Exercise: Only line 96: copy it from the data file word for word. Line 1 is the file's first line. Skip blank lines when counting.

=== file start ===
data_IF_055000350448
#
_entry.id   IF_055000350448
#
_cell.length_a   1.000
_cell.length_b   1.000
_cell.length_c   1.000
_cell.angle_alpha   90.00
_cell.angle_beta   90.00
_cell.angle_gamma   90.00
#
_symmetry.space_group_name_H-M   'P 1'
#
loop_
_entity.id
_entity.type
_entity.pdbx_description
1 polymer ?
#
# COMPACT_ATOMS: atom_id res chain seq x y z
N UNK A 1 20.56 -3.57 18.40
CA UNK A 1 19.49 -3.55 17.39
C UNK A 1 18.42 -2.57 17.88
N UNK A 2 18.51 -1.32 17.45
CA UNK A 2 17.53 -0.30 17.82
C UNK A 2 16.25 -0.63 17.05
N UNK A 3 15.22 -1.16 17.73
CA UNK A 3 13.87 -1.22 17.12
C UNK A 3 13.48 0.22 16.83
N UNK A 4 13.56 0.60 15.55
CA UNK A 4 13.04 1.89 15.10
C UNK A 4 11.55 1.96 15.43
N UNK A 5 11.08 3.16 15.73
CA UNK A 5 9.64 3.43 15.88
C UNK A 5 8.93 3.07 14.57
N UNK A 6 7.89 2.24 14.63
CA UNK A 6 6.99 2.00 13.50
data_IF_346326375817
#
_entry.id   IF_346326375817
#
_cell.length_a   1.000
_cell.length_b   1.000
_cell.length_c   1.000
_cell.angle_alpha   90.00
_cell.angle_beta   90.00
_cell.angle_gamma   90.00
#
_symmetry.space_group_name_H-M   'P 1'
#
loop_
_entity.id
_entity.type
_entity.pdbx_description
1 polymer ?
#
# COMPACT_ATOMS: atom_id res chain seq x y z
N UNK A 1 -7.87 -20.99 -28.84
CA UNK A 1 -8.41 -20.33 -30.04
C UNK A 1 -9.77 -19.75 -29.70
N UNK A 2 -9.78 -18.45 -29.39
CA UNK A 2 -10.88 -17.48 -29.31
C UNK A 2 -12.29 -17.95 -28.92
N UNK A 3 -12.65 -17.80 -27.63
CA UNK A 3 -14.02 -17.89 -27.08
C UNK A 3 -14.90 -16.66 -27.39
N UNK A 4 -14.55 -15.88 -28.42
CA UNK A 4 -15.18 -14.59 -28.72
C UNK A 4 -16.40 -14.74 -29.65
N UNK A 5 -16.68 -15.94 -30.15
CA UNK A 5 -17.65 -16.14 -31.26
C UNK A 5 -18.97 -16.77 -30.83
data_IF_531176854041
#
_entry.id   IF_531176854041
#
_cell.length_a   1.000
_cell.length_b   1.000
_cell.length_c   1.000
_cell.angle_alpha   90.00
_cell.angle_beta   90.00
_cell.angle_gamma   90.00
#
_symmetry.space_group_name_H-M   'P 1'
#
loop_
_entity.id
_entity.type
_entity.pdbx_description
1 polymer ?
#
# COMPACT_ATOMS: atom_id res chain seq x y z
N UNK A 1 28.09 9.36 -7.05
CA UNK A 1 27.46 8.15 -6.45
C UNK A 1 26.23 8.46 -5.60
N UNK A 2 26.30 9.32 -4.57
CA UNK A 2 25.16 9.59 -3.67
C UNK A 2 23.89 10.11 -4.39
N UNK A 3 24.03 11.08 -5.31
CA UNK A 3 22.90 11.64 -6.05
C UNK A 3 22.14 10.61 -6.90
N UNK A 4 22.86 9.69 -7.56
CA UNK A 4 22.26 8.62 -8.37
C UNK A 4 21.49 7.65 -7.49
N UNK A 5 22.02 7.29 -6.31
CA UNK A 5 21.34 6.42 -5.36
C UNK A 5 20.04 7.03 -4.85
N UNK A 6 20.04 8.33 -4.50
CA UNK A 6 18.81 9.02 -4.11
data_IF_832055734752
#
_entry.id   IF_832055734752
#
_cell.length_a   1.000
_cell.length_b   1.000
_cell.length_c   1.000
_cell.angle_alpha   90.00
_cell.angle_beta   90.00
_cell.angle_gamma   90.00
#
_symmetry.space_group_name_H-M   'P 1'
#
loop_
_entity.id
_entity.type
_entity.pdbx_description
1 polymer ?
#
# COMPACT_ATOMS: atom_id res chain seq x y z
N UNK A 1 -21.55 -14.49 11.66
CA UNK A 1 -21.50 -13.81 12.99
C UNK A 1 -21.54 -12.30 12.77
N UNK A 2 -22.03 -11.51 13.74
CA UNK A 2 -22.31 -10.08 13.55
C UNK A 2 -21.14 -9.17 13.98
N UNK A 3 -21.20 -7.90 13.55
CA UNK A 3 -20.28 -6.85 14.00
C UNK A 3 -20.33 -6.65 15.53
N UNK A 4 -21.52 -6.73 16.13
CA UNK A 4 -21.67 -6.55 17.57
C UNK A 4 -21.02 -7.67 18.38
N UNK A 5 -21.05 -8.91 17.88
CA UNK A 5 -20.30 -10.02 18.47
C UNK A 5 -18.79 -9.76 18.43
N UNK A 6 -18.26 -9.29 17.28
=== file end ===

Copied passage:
N UNK A 2 26.30 9.32 -4.57